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In the western world, the massive Black Friday/Cyber Monday spendfest is looming and retailers are gearing up to deal with the surge of consumerism that post-Thanksgiving holiday creates – not just in the USA, but increasingly farther afield, as consumers bid to fill their Christmas stockings at knock-down prices.
But did you know there is another – even bigger – event before that? In China, Singles’ Day has become the ‘world’s biggest online event’.
Morphing far beyond its origins as a party and gift-buying time for young, single, university students, in 2009 e-commerce giant Alibaba took ownership of this November 11th event by trademarking it.
And, as Doreen Wang (pictured below) – global head of BrandZ, Kantar Millward Brown – explains, it has since rocketed in popularity: “The magnitude of China Singles’ Day, driven by the engagement and passion of millions of consumers, is off the scale. In 2016, Chinese shoppers spent $17.8billion in 24 hours. That compares to $3.34billion for Black Friday and $3.45billion for Cyber Monday.”
And she added that this year’s event promises to be even larger, with the Chinese government getting involved in polishing the customer experience: “A champion of innovation and all things e-commerce, the government is backing the event. After last year’s Singles’ Day, the Minister of Commerce publicly promised State Council support for e-commerce innovation and online-to-offline integration, so that the customer experience is seamless.
“China is also committed to leading the field of online finance as the country moves from cash to mobile payments. (Figures from GroupM’s E-Commerce Insights for last year’s event showed that mobile purchases already accounted for 82% of revenue.)”
Online event marketing tills ring out
Wang said brands are battling with their competitors to do the best business: “This year, more e-commerce players are jostling for position. Brands have prepared early, many with their eye on levelling the playing field with Alibaba. JD.com has entered into a traffic-sharing deal with TenCent and a partnership with Walmart, while social and gaming platforms have integrated to support Singles’ Day.
“While the virtual tills never stop ringing during the greatest e-commerce discount festival on earth, retailers face a difficult balancing act. Singles’ Day is perceived as a great initiative for brands to drive up penetration as well as providing good opportunities for new and start-up brands.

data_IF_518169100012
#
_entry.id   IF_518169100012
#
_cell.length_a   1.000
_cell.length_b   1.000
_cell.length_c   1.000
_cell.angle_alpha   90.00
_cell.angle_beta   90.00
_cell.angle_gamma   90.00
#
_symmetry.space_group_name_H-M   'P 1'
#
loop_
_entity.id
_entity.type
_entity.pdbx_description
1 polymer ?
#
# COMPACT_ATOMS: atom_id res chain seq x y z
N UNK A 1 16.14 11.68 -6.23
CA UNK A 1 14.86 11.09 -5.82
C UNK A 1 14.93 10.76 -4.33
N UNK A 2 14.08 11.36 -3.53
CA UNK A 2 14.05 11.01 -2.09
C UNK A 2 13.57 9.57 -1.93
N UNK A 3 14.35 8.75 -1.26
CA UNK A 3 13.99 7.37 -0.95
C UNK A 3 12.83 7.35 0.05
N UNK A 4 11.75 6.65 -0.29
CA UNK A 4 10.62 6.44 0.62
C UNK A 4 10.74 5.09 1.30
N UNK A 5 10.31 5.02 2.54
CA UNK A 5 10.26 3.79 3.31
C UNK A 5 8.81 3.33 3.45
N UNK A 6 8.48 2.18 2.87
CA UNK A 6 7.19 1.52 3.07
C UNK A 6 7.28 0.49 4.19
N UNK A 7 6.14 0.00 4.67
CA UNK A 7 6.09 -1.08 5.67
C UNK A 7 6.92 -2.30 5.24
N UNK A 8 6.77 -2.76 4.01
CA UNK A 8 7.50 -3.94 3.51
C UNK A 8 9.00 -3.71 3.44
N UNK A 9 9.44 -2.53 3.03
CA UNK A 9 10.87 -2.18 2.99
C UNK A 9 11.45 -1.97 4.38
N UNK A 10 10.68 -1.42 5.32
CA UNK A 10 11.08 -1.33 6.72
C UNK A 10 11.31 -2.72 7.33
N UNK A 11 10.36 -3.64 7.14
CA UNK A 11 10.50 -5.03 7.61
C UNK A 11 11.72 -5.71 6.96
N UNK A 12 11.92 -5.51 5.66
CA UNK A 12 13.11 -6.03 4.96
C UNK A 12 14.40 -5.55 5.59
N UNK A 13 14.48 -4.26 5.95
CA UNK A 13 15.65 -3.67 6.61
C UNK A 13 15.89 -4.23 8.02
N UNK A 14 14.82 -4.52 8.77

“For example, last year Uniqlo hit $20 million sales within two minutes and, over the course of the event, local snack brand Three Squirrels reached $100 million in sales.”
BrandZ has produced an infographic (see below), showing the top 100 most valuable Chinese brands, and this video:
Reaping the rewards of event marketing, long-term
But what about repeat purchases, brand love, the customer relationship? In the midst of the Singles’ Day ‘double-eleven’ buying frenzy – held on the 11th day of the 11th month – loyalty is at the back of the queue; consumers are only interested in discount deals and Chinese e-commerce players must provide them.
Wang concluded: “To reap long-term rewards requires that they embrace the global reach afforded by the phenomenon that China Singles’ Day has become. At the same time, they need strong digital CRM systems so that customer loyalty programmes kick in after the event, as well as robust omni-channel integration strategies, to optimise the significant role played by offline channels in China.
“This must be reinforced with a focus on purpose, innovation and delivering a unique brand experience to consumers so that shoppers select their brand over a competitor’s, regardless of whether the price is discounted.”
The message is clear – e-retailers must balance the buying frenzy that is Singles’ Day with customer loyalty programmes that will support a relationship going forward . . . and without the discounts!
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